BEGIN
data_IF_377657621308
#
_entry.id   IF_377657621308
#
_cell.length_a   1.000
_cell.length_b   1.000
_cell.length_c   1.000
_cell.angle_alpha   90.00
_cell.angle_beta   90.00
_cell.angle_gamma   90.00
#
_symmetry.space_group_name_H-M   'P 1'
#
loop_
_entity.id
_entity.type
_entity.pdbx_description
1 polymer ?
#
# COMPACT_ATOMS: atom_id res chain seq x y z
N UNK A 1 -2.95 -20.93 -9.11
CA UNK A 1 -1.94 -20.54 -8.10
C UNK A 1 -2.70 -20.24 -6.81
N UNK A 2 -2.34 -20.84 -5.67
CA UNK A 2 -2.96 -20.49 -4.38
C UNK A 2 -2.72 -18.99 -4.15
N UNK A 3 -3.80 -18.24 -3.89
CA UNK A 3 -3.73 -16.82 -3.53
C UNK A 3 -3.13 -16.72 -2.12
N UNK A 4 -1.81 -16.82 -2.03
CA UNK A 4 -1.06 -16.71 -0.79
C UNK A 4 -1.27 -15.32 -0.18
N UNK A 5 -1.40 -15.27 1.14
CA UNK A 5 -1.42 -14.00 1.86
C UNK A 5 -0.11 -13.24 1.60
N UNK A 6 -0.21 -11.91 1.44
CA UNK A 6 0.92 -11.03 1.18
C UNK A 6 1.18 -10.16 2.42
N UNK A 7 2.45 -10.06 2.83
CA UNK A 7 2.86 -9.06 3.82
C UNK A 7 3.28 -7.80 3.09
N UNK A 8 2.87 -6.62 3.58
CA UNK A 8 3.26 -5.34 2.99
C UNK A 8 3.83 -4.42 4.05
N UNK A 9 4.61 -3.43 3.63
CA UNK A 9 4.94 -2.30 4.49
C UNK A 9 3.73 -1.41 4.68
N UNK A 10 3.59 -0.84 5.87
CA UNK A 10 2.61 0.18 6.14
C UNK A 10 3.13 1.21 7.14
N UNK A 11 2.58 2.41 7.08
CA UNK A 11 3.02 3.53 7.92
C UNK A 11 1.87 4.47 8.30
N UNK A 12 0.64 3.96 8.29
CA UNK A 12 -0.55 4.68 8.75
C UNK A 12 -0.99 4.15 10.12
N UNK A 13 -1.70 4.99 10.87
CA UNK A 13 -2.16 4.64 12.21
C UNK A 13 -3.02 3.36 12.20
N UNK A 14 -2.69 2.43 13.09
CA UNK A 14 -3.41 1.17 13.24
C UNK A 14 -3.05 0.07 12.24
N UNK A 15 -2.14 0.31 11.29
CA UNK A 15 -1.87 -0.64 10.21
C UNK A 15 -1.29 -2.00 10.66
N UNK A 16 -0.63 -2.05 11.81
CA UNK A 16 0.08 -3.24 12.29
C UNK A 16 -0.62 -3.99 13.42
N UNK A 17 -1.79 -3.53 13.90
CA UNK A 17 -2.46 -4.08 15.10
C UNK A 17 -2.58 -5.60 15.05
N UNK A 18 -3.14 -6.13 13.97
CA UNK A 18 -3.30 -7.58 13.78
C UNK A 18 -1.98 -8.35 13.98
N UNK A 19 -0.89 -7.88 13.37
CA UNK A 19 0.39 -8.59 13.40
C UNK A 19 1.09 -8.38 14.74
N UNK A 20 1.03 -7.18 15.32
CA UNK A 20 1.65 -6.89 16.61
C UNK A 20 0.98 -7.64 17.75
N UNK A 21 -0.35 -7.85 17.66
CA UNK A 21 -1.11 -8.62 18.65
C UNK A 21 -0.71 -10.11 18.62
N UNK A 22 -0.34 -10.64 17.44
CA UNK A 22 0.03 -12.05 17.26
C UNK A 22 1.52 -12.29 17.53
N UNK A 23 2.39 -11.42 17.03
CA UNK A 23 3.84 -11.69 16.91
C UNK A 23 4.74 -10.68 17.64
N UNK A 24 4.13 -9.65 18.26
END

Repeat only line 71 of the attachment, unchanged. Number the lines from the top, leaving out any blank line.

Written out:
C UNK A 17 -2.58 -5.60 15.05